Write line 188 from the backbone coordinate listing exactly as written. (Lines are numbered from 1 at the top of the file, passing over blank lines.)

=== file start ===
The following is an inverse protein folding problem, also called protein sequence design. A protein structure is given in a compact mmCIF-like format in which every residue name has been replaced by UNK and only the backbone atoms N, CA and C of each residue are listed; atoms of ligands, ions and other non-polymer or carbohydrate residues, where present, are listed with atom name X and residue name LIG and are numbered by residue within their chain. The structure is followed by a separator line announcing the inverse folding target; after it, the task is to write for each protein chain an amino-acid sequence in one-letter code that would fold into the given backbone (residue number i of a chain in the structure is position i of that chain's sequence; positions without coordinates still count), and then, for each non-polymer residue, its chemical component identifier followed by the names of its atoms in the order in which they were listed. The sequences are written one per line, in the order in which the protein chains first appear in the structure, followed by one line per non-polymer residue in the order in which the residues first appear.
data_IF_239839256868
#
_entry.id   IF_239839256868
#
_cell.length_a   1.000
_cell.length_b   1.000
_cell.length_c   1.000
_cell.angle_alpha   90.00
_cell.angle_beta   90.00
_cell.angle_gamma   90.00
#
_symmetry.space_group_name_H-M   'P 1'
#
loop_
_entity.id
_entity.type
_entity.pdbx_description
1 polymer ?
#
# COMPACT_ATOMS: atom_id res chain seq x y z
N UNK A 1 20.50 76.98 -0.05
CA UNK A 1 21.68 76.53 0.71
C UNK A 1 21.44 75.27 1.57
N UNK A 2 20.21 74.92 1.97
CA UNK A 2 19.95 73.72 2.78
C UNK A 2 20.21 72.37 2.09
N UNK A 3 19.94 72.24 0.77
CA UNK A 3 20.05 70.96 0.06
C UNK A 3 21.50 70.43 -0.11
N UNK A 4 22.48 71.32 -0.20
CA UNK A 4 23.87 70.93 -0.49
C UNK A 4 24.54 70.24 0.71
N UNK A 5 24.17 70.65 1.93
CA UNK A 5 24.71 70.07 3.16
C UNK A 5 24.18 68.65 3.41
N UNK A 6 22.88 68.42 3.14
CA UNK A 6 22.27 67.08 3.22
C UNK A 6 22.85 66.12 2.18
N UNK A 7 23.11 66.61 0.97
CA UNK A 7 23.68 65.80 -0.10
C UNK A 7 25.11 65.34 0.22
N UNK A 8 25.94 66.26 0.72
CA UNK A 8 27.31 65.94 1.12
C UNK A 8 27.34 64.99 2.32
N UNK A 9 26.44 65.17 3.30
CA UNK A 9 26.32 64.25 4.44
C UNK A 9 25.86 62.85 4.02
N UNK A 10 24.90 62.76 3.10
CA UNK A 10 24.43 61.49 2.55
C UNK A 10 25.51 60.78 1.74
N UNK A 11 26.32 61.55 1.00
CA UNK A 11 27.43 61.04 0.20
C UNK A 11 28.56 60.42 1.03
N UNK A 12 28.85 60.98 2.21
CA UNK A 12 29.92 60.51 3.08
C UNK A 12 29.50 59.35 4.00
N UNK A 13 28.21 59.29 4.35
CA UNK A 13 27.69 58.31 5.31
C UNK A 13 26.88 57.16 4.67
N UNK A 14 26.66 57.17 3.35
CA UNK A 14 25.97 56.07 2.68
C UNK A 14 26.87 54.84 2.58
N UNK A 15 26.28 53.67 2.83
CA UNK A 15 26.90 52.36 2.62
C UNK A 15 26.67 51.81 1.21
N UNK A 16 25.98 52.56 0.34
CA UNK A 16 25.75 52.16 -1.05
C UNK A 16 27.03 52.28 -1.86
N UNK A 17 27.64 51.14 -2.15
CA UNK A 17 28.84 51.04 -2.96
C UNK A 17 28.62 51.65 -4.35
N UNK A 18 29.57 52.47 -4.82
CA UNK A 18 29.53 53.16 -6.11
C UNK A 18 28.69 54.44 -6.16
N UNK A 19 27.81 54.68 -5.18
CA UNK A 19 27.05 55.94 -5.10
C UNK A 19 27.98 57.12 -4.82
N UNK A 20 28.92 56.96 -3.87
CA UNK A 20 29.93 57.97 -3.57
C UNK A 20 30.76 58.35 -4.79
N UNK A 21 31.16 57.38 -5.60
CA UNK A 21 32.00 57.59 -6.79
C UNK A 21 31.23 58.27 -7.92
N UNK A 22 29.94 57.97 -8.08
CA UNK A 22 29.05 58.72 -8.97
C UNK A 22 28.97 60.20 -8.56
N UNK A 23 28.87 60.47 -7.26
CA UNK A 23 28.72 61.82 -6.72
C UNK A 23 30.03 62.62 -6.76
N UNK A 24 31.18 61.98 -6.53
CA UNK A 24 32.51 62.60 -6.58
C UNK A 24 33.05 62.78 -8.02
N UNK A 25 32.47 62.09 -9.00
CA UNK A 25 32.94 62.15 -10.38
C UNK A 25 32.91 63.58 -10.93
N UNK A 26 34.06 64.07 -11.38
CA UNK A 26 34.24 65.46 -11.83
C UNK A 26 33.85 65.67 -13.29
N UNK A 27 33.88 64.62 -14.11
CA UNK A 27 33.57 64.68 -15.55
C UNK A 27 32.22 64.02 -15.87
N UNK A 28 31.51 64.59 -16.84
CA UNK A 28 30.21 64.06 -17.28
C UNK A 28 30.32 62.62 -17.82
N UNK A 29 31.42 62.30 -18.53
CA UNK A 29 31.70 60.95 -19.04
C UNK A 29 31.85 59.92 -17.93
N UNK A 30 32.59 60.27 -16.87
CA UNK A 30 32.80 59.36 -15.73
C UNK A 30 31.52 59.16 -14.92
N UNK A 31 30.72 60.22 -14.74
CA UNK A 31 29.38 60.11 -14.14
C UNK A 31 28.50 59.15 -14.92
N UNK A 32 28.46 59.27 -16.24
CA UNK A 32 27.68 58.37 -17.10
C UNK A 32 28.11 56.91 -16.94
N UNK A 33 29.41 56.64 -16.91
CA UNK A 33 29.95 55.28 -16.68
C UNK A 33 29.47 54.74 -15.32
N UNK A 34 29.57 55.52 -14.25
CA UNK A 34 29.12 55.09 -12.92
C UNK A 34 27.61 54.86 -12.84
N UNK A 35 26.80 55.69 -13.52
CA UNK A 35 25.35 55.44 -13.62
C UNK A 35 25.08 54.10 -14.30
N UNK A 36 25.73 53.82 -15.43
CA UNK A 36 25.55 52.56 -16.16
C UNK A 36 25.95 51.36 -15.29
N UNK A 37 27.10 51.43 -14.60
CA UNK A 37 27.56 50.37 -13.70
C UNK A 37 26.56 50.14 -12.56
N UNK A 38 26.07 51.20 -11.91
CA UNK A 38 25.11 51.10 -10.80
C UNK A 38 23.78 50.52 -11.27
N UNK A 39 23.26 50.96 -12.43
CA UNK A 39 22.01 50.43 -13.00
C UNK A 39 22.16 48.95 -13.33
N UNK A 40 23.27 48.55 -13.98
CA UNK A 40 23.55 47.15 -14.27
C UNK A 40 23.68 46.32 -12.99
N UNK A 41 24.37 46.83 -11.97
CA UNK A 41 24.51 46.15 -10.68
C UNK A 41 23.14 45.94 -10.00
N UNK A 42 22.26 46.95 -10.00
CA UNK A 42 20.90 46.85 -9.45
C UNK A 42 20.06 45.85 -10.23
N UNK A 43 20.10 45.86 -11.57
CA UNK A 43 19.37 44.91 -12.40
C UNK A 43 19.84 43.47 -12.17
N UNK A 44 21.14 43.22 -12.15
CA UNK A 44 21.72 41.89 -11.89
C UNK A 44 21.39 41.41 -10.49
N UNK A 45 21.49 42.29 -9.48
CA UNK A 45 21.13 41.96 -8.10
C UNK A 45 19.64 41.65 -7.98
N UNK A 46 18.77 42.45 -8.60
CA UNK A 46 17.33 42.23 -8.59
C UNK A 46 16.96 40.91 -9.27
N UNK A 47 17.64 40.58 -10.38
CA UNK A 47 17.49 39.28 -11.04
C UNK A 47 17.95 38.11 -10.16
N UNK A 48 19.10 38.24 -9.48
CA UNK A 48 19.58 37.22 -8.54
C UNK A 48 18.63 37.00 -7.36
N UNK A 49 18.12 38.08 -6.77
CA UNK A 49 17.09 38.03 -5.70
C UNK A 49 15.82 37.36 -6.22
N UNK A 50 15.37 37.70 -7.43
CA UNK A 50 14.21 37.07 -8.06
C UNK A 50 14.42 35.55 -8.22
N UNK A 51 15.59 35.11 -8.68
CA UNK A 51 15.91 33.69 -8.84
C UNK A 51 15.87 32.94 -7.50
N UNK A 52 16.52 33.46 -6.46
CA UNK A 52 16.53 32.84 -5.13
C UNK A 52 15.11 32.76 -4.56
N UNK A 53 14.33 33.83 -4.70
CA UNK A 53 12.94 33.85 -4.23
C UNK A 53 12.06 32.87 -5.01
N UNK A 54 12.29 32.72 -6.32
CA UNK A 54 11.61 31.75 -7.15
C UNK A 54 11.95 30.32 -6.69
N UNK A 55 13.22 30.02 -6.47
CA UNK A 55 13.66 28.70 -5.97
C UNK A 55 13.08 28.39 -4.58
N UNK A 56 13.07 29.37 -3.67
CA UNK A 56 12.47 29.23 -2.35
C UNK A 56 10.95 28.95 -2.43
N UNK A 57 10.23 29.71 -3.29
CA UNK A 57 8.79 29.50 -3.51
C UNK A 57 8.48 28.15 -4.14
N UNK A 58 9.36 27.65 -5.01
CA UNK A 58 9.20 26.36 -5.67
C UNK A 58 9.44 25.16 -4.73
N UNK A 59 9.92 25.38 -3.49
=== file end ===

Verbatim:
CA UNK A 56 12.47 29.23 -2.35